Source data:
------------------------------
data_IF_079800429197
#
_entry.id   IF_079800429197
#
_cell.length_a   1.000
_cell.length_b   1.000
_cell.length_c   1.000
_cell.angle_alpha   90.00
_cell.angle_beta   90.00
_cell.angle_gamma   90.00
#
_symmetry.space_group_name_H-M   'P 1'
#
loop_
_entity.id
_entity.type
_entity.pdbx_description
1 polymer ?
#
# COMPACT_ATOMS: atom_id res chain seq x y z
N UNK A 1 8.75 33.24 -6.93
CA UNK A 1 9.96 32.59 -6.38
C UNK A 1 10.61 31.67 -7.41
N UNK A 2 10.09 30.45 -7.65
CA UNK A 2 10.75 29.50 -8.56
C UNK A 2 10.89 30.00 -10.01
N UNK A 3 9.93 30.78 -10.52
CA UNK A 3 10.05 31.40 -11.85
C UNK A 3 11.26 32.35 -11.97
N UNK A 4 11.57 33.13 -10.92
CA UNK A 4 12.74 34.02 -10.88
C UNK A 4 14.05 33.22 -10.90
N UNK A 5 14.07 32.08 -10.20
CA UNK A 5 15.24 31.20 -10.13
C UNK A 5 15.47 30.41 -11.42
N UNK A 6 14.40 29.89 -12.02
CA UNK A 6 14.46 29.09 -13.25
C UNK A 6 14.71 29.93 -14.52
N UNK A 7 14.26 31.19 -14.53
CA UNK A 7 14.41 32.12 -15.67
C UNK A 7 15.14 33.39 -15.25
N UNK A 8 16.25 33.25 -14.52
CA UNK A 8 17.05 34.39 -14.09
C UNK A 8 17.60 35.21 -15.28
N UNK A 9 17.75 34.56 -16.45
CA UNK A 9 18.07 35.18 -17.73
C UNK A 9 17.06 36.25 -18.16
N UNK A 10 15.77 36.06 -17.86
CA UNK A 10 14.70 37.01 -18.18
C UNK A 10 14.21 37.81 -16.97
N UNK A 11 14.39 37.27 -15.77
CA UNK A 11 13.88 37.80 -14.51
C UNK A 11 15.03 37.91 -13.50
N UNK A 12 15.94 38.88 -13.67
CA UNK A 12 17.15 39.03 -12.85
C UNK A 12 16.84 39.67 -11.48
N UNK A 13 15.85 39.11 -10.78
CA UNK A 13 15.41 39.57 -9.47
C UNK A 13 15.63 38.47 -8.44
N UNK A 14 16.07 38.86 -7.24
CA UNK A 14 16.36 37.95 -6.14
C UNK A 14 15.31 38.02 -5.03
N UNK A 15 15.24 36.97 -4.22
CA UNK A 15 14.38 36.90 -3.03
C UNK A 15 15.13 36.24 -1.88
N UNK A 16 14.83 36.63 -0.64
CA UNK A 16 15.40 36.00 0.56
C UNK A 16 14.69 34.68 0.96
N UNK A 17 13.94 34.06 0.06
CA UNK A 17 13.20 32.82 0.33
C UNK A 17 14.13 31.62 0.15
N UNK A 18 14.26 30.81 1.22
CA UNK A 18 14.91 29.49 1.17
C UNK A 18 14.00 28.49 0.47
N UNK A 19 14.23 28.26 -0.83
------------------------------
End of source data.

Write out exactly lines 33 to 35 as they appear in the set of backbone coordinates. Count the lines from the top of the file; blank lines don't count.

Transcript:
N UNK A 5 14.07 32.08 -10.20
CA UNK A 5 15.24 31.20 -10.13
C UNK A 5 15.47 30.41 -11.42